Figure 8: Stemphyllium blight in faba beans, characterized by dark grey/black lesions.
Source: Surinder Kaur
Figure 9: Later stage Stemphylium blight symptoms in a faba bean plant. Note the leaf necrosis.
Source: Saskatchewan Pulse Growers

Ascochyta Blight

Ascochyta blight is caused by the fungal pathogen Ascochyta fabae and can be both residue and seed borne, like chocolate spot. It is considered a disease of less economic importance in Western Canada. While Ascochyta infects other legume crops, the pathogen species is crop-specific and therefore does not spread between crops. Ascochyta blight is characterized by small, dark brown spots that show on both sides of the leaves. As the disease progresses, lesions turn colour to grey or tan with dark edges and tiny black pycnidia can be seen in the lesion centers (Fig. 10). Pycnidia are asexual fruiting bodies, where fungal spores are generated and disperse from. Lesions can occur on faba bean seeds, leaves, stems, and pods. In late-stage infections, lesions can become so necrotic that the lesion center falls out and the leaves are left with holes throughout (Fig. 11). In cases of severe infections, plant stems may snap at lesion sites and cause the crop to lodge. Similar to Stemphylium blight, Ascochyta may be mistaken for chocolate spot in the early stages of infection.

Ascochyta blight thrives in cool, wet years. Producers should pay special attention to Ascochyta blight in years when July and August have high precipitation levels. Late-onset Ascochyta infection has been known to still have detrimental impacts on seed quality, so crop scouting should remain a priority into the later stages of the growing season.

In cases where Ascochyta blight infection is severe, seeds may shrivel in the pods and discolour (Fig. 12). Seed from severely infected faba bean crops may be unsellable, or heavily downgraded because of discoloration reducing profitability.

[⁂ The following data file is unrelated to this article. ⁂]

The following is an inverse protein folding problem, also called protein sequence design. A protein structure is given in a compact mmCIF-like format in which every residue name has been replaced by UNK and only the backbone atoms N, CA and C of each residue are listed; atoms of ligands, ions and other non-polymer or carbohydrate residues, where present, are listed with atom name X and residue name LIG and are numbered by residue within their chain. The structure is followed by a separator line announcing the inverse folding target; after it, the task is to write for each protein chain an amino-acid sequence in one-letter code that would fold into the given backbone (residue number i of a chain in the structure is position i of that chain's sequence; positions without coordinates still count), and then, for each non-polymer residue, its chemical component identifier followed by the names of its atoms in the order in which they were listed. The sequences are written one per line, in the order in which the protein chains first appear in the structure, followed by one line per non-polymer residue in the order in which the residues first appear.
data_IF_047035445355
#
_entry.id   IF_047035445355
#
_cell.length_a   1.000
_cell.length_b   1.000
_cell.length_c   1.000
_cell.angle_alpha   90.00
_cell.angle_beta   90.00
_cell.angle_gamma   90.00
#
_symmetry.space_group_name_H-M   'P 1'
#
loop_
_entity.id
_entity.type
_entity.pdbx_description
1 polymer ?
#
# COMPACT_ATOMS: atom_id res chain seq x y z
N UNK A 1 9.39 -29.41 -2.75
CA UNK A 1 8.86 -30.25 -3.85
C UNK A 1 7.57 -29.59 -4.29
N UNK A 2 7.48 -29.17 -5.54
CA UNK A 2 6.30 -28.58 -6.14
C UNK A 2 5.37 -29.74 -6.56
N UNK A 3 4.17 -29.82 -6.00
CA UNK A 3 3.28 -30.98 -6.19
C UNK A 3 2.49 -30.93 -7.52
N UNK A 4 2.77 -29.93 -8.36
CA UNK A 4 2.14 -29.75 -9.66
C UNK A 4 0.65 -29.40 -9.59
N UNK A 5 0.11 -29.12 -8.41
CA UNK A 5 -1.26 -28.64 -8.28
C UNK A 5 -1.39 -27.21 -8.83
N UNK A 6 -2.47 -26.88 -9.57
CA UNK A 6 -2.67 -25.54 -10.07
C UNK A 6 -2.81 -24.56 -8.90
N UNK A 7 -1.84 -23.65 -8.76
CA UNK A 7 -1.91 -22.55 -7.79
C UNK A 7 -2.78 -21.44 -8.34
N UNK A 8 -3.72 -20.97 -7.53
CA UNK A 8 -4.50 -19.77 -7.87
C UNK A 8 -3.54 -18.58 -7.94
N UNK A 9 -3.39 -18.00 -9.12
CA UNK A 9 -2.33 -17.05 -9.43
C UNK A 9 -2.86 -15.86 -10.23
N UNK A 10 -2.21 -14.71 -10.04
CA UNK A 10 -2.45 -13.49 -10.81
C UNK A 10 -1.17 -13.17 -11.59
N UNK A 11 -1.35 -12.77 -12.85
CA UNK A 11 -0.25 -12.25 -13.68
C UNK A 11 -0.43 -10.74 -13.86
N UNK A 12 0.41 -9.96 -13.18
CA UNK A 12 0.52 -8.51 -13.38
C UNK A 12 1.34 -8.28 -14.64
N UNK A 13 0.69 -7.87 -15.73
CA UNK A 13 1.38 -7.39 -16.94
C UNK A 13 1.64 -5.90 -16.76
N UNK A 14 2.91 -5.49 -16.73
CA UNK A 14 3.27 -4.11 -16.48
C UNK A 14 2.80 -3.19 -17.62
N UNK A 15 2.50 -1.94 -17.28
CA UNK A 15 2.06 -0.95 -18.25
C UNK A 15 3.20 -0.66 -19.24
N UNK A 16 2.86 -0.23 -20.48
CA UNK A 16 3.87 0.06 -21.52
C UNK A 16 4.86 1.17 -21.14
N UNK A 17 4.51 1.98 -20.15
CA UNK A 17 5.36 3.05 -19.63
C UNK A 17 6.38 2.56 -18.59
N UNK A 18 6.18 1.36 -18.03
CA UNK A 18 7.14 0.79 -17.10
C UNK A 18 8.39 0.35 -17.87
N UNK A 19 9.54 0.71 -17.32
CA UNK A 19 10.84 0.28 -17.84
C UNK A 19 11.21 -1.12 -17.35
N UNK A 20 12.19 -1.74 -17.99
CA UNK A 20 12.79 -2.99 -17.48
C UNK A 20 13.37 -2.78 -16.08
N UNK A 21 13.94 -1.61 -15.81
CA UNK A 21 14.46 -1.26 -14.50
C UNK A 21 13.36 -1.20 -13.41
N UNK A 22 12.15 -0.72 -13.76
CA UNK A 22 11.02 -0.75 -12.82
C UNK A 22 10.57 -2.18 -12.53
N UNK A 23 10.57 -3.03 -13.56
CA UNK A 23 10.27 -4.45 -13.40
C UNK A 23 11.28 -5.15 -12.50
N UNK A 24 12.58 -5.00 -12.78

In terms of disease management, following best management practices is always encouraged. Early crop harvest, meaning early spring seeding, may help protect seed quality from late-season effects of Ascochyta blight. Cultural control methods, such as ensuring reasonable seeding rates to manage canopy density, will help to mitigate disease. If fungicides are used, they should be applied at the first sign of disease. Currently, it is not common to spray for Ascochyta blight in faba beans in Western Canada. However, according to the 2023 Saskatchewan Guide to Crop Protection, there are many foliar fungicide options registered for the control of Ascochyta blight in faba beans including Miravis® Neo 300SE, Priaxor®, Proline Gold®, and Vertisan®, among others.

Figure 10: Ascochyta blight is identifiable by grey or tan lesions with dark fruiting bodies (pycnidia) in the centre.
Source: Saskatchewan Pulse Growers
Figure 11: Oftentimes, the centers of the Ascochyta lesions will fall out of the plant leaf, leaving behind a “shot hole” pattern.
Source: Field Crop Diseases Victoria
Figure 12: Faba bean seeds can become shriveled and discolored because of Ascochyta infection. In severe cases, the seeds can become unsaleable.
Source: Field Crop Diseases Victoria

Alternaria Leaf Spot

Figure 13: Alternaria disease can be identified by small to medium circular lesions or necrotic areas on plant leaves, with concentric rings inside the lesions.
Source: Field Crop Diseases Victoria

Alternaria leaf spot, caused by the pathogen Alternaria alternata, is considered a non-yield limiting disease of minor importance for Saskatchewan faba bean growers. Like Stemphylium, Alternaria is also considered a blight disease and the two pathogens are often found together. In fact, some research refers to these leaf blotches as ‘Alternaria/Stemphylium complex’ due to the common co-existence of the pathogens.

In the early stages, Alternaria leaf spot and Ascochyta blight are often confused for each other. Alternaria can be differentiated from Ascochyta by its lack of pycnidia in lesion centers. Additionally, Alternaria leaf spot lesions have concentric rings and dark reddish margins (Fig. 13). Symptoms have been known to appear on plant leaves and pods.

When managing for Alternaria, growers need to consider non- chemical options. There are currently no fungicides registered in Saskatchewan to control Alternaria leaf spot on faba beans. Maintaining crop canopies at less-dense levels can mitigate Alternaria infections by keeping humidity low. Due to the limited economic risk associated with Alternaria leaf spot in faba beans, specific management for this disease is often not required.

General Faba Bean Disease Management